So why then am I sometimes still assigning homework?

Math is a discipline that requires practice. Think yoga (if you can make that connection) but each day is a practice and it’s continual in its learning and application. Basic facts are not the base anymore. Application and thinking should be. Should I still be enforcing memorization, yes/somewhat/perhaps, but I’m not valuing it nearly as much as I am for application, thinking, and inquiry, and definitely not as much as communication of work and reflection of work.

So how is that graded if at all?

As of right now, the beginning of my homework page on my blog reads something like this:

Mathematics is an ongoing practice, and each day we craft and sharpen our practice, and there are always next steps. Mathematics is not just only about memorizing formulas and steps, although it does account for some of your learning and makes going forward easier. Most of your practice will be honing in on critical thinking skills, developing strategies for inquiry based learning, and improving problem solving skills.

Sometimes homework in our classes will be solely memorization based, to aid in speed and efficiency to simple problems and will be personalized on the needs of the student. In other cases, homework will be more synthesized or new to you, as watching a video on a new skill or concept and coming to class the next day to try it out, (flipped classroom) and then attaching that idea to a skill you already know.

In all situations, homework in my class is all about the effort and time that you put in, to make your learning more consolidated. It has a purpose and it counts.

So back to grading homework. What exactly am I looking for? Completion? Accuracy? Connection? Let’s face it. We all know that the effort students put in, and the students who do homework, are the ones who don’t need the responsibility skill drilled home as much as others. Executive functioning skills are becoming more and more necessary in today’s classrooms. Where does this fit into a math mark? Or does it? What’s the larger picture? The point I’m trying to make here is homework needs a makeover. Flipped classrooms are great (if you haven’t tried them already,) but more importantly, homework, if at all, should spark interest and curiosity in math related ideas and circumstances.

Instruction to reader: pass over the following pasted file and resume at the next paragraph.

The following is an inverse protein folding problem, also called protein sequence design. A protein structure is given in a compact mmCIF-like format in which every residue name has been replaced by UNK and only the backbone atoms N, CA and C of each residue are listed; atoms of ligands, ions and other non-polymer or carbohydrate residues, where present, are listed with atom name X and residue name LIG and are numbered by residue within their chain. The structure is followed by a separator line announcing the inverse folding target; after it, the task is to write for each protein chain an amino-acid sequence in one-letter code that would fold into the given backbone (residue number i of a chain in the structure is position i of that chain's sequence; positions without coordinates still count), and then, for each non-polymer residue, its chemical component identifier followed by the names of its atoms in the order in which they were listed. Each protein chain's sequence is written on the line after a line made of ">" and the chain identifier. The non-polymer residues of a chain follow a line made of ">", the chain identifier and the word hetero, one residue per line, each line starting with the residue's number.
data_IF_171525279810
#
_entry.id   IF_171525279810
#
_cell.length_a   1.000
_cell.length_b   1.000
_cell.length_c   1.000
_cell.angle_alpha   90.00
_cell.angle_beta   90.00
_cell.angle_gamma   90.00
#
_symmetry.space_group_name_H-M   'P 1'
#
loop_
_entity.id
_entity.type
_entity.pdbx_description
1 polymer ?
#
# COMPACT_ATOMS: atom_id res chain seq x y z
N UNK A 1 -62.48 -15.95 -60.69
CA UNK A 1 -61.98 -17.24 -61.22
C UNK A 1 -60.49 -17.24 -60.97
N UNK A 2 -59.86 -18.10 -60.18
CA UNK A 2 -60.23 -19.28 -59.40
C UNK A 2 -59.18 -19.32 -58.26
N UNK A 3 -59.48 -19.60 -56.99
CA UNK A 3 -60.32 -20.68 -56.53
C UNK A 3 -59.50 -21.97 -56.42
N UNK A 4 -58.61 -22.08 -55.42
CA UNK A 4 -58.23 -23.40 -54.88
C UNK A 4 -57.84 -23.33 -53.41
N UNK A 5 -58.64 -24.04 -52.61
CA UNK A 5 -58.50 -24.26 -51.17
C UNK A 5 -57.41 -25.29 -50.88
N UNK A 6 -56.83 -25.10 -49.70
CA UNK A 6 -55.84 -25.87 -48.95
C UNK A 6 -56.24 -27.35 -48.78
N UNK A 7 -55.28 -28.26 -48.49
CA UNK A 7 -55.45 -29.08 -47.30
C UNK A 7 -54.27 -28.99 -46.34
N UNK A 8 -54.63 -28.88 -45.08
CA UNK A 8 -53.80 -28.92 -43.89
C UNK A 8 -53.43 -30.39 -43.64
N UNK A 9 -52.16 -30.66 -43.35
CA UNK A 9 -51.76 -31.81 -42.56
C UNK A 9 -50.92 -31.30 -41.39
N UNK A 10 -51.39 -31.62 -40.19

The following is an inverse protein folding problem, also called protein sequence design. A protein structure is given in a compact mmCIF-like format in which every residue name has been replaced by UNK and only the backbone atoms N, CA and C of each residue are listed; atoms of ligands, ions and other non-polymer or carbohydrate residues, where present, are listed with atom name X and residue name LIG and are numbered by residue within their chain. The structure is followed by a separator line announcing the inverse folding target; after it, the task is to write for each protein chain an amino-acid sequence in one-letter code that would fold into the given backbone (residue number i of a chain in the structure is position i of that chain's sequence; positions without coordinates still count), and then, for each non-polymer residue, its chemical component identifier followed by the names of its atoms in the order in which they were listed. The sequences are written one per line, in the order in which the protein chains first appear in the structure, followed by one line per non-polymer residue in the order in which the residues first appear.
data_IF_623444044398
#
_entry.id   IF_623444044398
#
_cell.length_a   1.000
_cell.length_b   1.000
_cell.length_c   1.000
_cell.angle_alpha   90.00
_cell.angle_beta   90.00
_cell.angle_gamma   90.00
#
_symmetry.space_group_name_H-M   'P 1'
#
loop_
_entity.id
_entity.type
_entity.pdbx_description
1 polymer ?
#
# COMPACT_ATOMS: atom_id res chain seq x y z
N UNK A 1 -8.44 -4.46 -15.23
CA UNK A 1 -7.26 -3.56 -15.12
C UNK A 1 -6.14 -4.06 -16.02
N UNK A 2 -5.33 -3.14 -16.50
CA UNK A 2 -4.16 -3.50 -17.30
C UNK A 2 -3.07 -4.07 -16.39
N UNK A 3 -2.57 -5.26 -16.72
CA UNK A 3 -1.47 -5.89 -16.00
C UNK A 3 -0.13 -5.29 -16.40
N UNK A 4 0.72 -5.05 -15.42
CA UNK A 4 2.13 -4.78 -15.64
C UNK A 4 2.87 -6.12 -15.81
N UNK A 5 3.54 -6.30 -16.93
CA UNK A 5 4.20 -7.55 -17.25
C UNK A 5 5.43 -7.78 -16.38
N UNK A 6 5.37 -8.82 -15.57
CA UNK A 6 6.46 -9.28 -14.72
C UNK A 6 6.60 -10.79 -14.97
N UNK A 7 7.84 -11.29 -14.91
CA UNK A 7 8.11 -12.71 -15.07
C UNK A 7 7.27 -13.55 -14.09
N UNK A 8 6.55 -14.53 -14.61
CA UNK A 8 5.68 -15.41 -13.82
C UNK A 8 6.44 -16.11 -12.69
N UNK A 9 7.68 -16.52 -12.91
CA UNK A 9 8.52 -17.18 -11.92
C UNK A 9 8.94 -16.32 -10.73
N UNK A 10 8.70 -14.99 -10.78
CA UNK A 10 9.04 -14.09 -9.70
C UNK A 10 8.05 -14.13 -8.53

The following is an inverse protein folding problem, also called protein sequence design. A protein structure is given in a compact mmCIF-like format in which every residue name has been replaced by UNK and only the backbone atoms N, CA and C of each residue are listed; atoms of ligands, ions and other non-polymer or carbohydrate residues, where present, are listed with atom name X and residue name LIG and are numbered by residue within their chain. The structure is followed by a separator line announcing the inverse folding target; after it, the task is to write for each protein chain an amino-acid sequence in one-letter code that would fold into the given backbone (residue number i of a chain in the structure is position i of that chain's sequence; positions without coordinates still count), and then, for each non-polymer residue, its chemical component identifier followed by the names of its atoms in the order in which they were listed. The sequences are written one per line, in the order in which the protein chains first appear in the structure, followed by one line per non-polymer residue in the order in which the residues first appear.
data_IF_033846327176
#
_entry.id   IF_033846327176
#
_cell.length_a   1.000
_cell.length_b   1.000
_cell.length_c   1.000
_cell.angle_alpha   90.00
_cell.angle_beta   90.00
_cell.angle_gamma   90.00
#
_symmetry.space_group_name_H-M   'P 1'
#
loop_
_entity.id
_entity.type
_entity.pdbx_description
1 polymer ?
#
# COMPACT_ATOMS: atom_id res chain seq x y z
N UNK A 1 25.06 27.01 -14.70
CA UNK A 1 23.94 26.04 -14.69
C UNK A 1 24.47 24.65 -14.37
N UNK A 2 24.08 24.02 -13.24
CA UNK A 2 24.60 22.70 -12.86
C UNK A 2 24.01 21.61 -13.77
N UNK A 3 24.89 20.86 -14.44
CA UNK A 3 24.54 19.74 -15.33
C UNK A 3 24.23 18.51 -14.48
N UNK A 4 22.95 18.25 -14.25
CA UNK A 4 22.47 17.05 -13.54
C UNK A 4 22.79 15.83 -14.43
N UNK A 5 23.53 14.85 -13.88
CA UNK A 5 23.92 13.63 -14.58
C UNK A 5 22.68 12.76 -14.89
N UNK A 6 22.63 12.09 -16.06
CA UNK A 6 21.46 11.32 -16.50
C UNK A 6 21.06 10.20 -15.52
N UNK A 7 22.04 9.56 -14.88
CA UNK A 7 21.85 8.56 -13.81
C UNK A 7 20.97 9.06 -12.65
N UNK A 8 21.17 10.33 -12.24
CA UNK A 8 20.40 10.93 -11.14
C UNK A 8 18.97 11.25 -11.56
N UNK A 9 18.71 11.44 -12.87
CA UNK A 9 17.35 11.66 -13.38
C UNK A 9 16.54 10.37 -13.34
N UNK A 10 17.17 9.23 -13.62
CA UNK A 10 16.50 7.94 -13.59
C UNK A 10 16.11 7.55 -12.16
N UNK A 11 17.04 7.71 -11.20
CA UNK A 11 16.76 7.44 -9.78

Where I leave my thoughts, is that providing feedback that is useful to the students growth and practice is where I take any homework assigned, if fitting.

Feedback and not a grade.

Feedback to better the student, provide next steps, a growing point. No grade, but something much more meaningful:

what’s next and why?

So, I sign off on this post, with more questions than I’ve started with. Does someone have all the answers out there? It would be great…but I don’t think that is the case. I’m also currently writing this post while also working on “how to look at assessing math in today’s classrooms”, I continue to look and sponge up anything I can to support the growth of my students, and decrease and eliminate the endless hours of grading that leads to a dead-end.

So…end thoughts…

…it’s not only that if the homework is meaningful, purposeful, and appropriate, but it is if the grading and feedback is also meaningful, purposeful and appropriate.